(Ok, fine. I admit it. I chose to read this book because of the cover. I mean look at it. There I was, processing new books for the library and I cam across this eye catching, bizarre-o cover with its cool colors and illustration of a...bird? A heart? A tropical plant of some kind? And then there was the unassuming, mysterious title. "Borne." I was immediately intrigued.
For the second time in two weeks, this is a genre I don't normally read. The last sci-fi I read was for a series I was copywriting and that was military, hard sci-fi. This was not that. But I hope sci-fi aficionados will forgive the review any naivete.)
Rachel is a scavenger in a destroyed city on a wrecked and ravaged planet that is terrorized by an enormous, brutal, flying bear named Mord. She spends her days combing the ruins of the city in Mord's shadow, hoping to find useful items to bring back to her shelter, which she shares with her lover, Wick. An organization called "The Company" has created technological creatures and released them into the world as experiments. Many of these inventions became sentient and led to the destruction of the world; one of these creatures was Mord. Mord has violent proxies that act on his behalf, killing and mutilating everything they come across. The ruined city is also at the mercy of The Magician, a powerful woman who has designs on control of the city and of Rachel and Wick's stronghold.
One day, as she is scavenging, she finds an odd creature in Mord's wake and is immediately drawn to it. She takes it back to her shelter and names it Borne. She instantly feels maternal, finding in the ashes of her violent life, something to care for and to teach. As time passes, she comes to realize that Borne, like almost everything she finds in the shambles of the world outside her shelter, is not at all what she expected. Borne begins to talk to her and she realizes that he is more than than his small size and innocent seeming questions let on. In fact, she comes to understand that Borne is extremely powerful and she finds herself torn between caring for him and running away from his unpredictable power. Meanwhile, both Rachel and Wick know that their shelter is in danger of being invaded on all fronts, if not by Mord, then by his proxies or the Magician. And having Borne there with them is proving more dangerous than any outside force could be.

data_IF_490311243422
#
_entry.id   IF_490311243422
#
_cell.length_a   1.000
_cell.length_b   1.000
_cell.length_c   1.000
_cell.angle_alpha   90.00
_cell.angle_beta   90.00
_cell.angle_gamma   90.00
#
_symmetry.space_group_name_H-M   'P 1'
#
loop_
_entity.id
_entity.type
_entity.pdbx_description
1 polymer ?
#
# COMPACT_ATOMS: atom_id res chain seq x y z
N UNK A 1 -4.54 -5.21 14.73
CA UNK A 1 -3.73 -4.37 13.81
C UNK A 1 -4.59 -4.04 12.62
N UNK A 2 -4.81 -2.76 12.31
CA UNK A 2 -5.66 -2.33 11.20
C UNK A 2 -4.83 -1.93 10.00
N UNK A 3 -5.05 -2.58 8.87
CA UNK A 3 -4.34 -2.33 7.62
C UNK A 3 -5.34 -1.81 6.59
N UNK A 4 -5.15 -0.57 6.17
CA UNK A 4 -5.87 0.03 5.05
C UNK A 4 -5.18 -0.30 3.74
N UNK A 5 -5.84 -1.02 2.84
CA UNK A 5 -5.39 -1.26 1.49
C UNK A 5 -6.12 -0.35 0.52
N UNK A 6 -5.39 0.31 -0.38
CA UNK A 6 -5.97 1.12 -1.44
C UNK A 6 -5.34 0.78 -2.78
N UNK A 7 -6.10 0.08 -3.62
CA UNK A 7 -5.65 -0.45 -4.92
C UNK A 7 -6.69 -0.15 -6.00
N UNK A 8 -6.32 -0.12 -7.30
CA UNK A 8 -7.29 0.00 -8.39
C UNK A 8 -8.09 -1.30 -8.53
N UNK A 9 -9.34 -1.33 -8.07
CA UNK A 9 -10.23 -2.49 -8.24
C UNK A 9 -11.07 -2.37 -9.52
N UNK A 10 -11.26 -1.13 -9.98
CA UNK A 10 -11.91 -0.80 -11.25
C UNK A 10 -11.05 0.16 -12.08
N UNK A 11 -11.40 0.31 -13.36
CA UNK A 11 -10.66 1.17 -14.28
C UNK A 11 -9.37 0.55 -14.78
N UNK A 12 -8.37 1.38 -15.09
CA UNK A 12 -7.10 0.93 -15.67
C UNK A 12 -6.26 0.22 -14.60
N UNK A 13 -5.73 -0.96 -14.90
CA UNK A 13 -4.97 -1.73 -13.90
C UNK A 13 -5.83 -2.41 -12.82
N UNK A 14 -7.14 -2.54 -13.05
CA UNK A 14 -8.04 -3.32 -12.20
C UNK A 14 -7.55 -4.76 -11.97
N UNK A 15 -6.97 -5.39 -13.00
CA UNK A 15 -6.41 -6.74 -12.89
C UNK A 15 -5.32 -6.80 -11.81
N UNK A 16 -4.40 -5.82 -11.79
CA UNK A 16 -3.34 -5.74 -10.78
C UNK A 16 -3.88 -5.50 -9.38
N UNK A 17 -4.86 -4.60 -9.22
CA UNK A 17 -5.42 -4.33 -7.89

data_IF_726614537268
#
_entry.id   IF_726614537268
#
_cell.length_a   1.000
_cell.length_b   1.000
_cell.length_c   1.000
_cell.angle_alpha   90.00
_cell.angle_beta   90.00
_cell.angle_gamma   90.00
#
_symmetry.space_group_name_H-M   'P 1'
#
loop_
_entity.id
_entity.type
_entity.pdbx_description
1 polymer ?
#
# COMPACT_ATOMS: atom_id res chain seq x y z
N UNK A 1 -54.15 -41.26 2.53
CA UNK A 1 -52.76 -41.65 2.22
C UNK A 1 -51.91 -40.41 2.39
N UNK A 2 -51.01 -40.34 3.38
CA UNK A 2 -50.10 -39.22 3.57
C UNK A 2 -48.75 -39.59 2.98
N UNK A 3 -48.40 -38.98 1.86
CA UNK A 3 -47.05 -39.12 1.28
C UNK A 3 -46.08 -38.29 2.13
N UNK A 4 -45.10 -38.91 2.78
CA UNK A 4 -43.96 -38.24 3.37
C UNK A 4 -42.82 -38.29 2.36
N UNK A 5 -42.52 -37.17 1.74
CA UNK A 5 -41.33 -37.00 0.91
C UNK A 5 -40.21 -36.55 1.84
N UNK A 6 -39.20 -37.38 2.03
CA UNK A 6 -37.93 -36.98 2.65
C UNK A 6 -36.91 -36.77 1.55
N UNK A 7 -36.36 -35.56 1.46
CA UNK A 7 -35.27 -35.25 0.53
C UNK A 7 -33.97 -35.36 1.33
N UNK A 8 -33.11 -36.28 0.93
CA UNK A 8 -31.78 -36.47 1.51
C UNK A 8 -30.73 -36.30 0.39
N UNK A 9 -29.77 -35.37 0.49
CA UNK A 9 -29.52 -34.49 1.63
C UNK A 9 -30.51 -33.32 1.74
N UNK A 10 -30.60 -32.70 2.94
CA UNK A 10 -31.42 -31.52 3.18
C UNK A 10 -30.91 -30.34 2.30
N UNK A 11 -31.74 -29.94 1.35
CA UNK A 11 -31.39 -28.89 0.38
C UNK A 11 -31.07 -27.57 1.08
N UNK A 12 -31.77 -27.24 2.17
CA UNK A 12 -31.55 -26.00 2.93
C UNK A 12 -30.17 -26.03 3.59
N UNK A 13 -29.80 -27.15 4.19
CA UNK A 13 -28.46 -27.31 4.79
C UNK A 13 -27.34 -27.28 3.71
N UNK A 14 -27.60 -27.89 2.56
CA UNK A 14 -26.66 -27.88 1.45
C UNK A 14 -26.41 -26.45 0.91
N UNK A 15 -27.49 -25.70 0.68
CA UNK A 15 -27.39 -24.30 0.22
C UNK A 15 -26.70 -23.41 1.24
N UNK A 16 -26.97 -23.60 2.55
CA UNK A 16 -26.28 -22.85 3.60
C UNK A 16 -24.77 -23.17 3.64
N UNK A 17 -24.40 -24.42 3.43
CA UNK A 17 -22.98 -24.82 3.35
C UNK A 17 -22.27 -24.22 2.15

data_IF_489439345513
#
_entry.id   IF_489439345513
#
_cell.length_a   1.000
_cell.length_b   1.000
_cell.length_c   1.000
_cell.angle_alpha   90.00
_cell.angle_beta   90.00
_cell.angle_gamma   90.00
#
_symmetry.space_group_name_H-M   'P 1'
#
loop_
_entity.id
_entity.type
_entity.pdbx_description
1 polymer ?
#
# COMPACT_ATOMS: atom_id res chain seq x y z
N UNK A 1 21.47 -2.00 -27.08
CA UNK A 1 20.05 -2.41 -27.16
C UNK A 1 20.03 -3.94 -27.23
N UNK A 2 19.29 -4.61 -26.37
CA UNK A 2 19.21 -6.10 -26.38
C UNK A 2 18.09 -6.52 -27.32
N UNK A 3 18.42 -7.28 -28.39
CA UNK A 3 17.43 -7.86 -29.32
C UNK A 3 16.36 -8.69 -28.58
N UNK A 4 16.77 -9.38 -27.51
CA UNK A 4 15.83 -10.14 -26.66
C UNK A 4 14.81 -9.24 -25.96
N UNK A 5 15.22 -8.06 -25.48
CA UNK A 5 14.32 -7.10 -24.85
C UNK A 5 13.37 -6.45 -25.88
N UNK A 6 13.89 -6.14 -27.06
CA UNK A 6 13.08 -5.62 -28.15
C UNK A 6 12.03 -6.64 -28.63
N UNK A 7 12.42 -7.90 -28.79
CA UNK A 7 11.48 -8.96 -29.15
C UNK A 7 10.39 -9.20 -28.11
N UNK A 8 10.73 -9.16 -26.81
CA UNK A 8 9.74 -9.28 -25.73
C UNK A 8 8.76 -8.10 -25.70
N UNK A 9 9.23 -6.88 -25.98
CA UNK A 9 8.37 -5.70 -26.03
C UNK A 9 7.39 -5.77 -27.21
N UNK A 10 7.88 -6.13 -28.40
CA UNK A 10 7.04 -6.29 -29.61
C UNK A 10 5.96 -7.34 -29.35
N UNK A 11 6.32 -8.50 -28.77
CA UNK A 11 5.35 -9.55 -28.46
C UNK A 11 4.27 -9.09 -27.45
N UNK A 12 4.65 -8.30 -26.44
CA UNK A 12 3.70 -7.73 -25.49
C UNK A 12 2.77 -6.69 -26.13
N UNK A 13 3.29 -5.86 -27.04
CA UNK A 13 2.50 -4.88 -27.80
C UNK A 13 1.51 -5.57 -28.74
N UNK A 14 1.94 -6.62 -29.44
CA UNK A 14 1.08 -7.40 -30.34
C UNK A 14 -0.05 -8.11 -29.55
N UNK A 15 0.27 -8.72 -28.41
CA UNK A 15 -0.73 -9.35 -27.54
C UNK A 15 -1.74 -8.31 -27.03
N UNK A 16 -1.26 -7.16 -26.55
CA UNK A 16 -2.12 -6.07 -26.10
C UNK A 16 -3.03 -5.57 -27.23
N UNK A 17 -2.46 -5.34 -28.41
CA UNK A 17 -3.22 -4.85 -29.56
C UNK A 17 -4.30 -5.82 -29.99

Ok, phew. That was really hard to summarize. And I'm not even that confident that I explained myself well.
I enjoyed the hell out of this book. Rachel is a character that is both strong and vulnerable and hearing the story told in her voice kept me in the action and engaged in her personality. The extraordinary and truly original story of finding a sentient, nearly inexplicable thing and caring for it and nurturing it was made completely believable to me in a way that was wholly unexpected. In fact, not being a sci-fi reader, my connection to this story is a welcome surprise. I don't know if it was Rachel's isolation, her constant struggle, her vulnerability or what, but I found her unforgettable. The world building in this book is effective; I spent most of the book anxious and filled with dread. (That was the point, non?) And, without providing spoilers, I found the ending of this book to be one of the most satisfying endings I've read in a long time.
There is plenty of action, ranging from chases to escapes to violent killing sprees. Despite that, I would not call it a quick read. There is a lot of internal conflict that we follow Rachel through but her story is worth it. I'd recommend this to fans of dystopian fiction, futuristic fiction, and of course, science fiction.
For NYC locals, the author is going to be talking at the Strand (to Eric Bogosian!) on June 29th. And my peoples, how badly I want to go to this! Imma hafta see if I can swing it but I'll need my special "can I take off two hours early from work" mojo to work overtime to make that happen. If you go, can you message me and tell me how it was? I'll buy you a drink.